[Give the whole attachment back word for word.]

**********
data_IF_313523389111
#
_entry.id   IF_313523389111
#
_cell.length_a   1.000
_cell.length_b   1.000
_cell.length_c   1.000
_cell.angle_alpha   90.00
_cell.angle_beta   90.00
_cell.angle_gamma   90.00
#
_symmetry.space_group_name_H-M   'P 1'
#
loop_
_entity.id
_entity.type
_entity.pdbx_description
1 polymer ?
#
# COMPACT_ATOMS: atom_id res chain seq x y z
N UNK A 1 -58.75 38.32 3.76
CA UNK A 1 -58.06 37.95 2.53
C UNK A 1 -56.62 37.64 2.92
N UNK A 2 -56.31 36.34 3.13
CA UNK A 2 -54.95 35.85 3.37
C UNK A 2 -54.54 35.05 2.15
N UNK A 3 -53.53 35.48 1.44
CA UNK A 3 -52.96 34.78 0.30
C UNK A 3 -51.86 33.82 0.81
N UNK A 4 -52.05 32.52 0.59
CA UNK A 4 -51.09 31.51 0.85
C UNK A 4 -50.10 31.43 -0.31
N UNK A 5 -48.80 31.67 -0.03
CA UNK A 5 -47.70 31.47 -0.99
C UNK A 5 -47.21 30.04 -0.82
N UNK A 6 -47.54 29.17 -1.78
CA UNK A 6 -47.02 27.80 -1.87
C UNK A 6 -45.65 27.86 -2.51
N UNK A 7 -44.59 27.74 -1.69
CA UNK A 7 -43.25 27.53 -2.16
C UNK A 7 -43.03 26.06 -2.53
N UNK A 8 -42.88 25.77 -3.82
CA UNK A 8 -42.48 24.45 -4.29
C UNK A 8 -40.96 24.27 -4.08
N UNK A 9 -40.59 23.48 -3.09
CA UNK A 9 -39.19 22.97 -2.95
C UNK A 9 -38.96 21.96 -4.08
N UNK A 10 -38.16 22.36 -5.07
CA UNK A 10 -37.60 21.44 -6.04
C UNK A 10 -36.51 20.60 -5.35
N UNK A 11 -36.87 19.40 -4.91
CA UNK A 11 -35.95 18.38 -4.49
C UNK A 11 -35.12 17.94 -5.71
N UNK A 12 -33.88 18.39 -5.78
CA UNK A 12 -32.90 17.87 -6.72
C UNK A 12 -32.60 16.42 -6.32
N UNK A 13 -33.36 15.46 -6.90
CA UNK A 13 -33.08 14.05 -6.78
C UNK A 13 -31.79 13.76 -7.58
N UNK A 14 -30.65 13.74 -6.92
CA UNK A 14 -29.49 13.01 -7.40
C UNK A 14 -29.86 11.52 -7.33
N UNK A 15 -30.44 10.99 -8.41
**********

data_IF_313523389111
#
_entry.id   IF_313523389111
#
_cell.length_a   1.000
_cell.length_b   1.000
_cell.length_c   1.000
_cell.angle_alpha   90.00
_cell.angle_beta   90.00
_cell.angle_gamma   90.00
#
_symmetry.space_group_name_H-M   'P 1'
#
loop_
_entity.id
_entity.type
_entity.pdbx_description
1 polymer ?
#
# COMPACT_ATOMS: atom_id res chain seq x y z
N UNK A 1 -58.75 38.32 3.76
CA UNK A 1 -58.06 37.95 2.53
C UNK A 1 -56.62 37.64 2.92
N UNK A 2 -56.31 36.34 3.13
CA UNK A 2 -54.95 35.85 3.37
C UNK A 2 -54.54 35.05 2.15
N UNK A 3 -53.53 35.48 1.44
CA UNK A 3 -52.96 34.78 0.30
C UNK A 3 -51.86 33.82 0.81
N UNK A 4 -52.05 32.52 0.59
CA UNK A 4 -51.09 31.51 0.85
C UNK A 4 -50.10 31.43 -0.31
N UNK A 5 -48.80 31.67 -0.03
CA UNK A 5 -47.70 31.47 -0.99
C UNK A 5 -47.21 30.04 -0.82
N UNK A 6 -47.54 29.17 -1.78
CA UNK A 6 -47.02 27.80 -1.87
C UNK A 6 -45.65 27.86 -2.51
N UNK A 7 -44.59 27.74 -1.69
CA UNK A 7 -43.25 27.53 -2.16
C UNK A 7 -43.03 26.06 -2.53
N UNK A 8 -42.88 25.77 -3.82
CA UNK A 8 -42.48 24.45 -4.29
C UNK A 8 -40.96 24.27 -4.08
N UNK A 9 -40.59 23.48 -3.09
CA UNK A 9 -39.19 22.97 -2.95
C UNK A 9 -38.96 21.96 -4.08
N UNK A 10 -38.16 22.36 -5.07
CA UNK A 10 -37.60 21.44 -6.04
C UNK A 10 -36.51 20.60 -5.35
N UNK A 11 -36.87 19.40 -4.91
CA UNK A 11 -35.95 18.38 -4.49
C UNK A 11 -35.12 17.94 -5.71
N UNK A 12 -33.88 18.39 -5.78
CA UNK A 12 -32.90 17.87 -6.72
C UNK A 12 -32.60 16.42 -6.32
N UNK A 13 -33.36 15.46 -6.90
CA UNK A 13 -33.08 14.05 -6.78
C UNK A 13 -31.79 13.76 -7.58
N UNK A 14 -30.65 13.74 -6.92
CA UNK A 14 -29.49 13.01 -7.40
C UNK A 14 -29.86 11.52 -7.33
N UNK A 15 -30.44 10.99 -8.41